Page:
So while people lost their minds over a woman in hijab singing America the Beautiful in a Coke-a-Cola commercial, and the Islamic Monthly laid out a fantastic smack-down on why the satirical Hijab4Men should make you uncomfortable (hint: because infantalizing ANYONE on the basis of faith or in the name of piety sucks), and while hijab tourism, appropriation and World Hijab Day came and went with a fabulous counter hashtag, #NoToHijabAppropriation — I made a hijab tutorial.

Yes, after many requests I’ve joined the Legion of YouTubers and vloggers who primp and fuss and fantastically show off their many talents in the art of scarf tying — by making a “modest” (haha) video on how to do a turban twist. It took about 15 minutes to pull together, and while I’d love to include more cut scenes, animated graphics and guest spots — I may not be cut out for the world of vlogging.

In fact, you might get more out of the link drop above.


So. This happened.


It was a last minute invite to the FFWD Advertising Week conference in Toronto. Commander Chris Hadfield — you know, the first Canadian to walk in space and command the International Space Station — the first astronaut to harness the world of Social and humanize the space program by singing with 70,000 Canadian children from space and tweeting gorgeous pictures of the Earth — you know, the guy who paid eight Euros for the rights to Bowie’s iconic song to make this viral video:

He was a keynote speaker and I luckily noticed him sneaking a peak at one of the early sessions. I took the opportunity to grab a picture and signature for Eryn. It was, pretty cool to say the least. He’s a super nice guy and loved talking about his kids, my kids and didn’t seem to mind the intrusion.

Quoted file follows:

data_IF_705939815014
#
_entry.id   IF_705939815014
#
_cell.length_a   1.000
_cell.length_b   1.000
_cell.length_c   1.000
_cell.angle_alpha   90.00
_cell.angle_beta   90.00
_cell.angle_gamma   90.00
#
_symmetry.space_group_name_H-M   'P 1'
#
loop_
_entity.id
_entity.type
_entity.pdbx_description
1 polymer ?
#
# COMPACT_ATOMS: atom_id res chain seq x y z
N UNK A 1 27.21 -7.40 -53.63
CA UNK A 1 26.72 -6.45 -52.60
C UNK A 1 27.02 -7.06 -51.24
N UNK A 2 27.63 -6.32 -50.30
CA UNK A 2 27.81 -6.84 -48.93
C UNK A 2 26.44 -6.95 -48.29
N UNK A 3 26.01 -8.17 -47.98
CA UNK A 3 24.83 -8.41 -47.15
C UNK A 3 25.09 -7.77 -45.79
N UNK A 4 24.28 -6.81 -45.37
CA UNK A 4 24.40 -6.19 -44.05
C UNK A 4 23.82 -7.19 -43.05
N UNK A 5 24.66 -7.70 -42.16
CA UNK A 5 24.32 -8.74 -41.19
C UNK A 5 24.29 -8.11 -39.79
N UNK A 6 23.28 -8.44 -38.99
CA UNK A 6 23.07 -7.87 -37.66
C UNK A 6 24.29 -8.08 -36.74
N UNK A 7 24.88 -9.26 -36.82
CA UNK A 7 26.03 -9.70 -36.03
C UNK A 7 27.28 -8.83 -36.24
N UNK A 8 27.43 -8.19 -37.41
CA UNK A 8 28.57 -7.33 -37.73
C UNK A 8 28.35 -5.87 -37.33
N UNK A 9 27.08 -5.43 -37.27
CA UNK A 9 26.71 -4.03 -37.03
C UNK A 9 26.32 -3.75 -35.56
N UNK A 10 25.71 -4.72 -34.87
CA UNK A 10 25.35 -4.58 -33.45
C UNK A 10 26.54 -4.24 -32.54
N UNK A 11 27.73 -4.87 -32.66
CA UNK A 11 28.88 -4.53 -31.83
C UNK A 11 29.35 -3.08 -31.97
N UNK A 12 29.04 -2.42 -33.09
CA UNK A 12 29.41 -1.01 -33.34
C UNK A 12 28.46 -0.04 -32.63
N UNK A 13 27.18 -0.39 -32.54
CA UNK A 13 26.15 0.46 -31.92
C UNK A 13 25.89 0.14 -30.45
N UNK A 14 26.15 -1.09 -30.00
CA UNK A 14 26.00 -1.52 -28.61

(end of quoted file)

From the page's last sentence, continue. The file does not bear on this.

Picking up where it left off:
Then this happened:


Last night I joined a hugely diverse mix of really awesome funk-inspired, hispter, Muslim, indie Torontonians in welcoming YUNA to Toronto for the first time ever.

She was an absolute Queen. Totally fierce, sweet and obviously in love with performing for her fans. We all had such a great time. And she played my current favourite song, Mountains:

Is it even possible that it sounded better live? She puts so much emotion into her performances. It was a true pleasure to experience.

I even got to meet a few readers — which is always a really big treat for me. Connecting in real life is not only encouraging but makes me feel even closer to the blog and my audience. I always write to you from my head and my heart — like I’m writing letters to friends. So having the opportunity to share pictures of the girls, handshakes and hugs in the flesh is completely mind-blowing.

Thanks to everyone who introduced themselves. You’ve made my year!

This is the third post in my ongoing series on the media stereotyping of Muslim women.

There are amazing media makers in the Muslim blogosphere and this is by no means a comprehensive list of all the fabulous people out there challenging stereotypes. In fact, I’ve had to split this post into two in order to include everyone. Stay tuned for Part II.

If you have a favourite example that’s not represented here, please share it in the comments below!   

Muslim women and mothers are creating online spaces to challenge popular, negative stereotypes and to celebrate their empowerment. Intentionally or not, they’re propagating dialogue with authentic voices — encouraging the creation of positive narratives of Muslim women, for themselves and their families.

My own work in this area began three years ago — when I was inspired to start this blog on Muslim feminism and motherhood after breastfeeding Eryn at the mosque.


A two year old Eryn looking over the barrier at the ISNA mosque.

My first daughter was born with a very persistent, demanding nursing attitude. From day one, she would hit my breast, cough and sputter, screech and complain until the flow was to her liking. Needless to say, struggling with her kept me from nursing in public for months.

Until the day we needed to take a pit stop at a local mosque.

Men and women traditionally pray separately in a shared prayer hall — but over the past 30 years, barrier use across North America has increased dramatically, with 72% of Canadian mosques erecting some kind of partition — or relegating the women’s prayer space to a separate room, like a balcony or basement.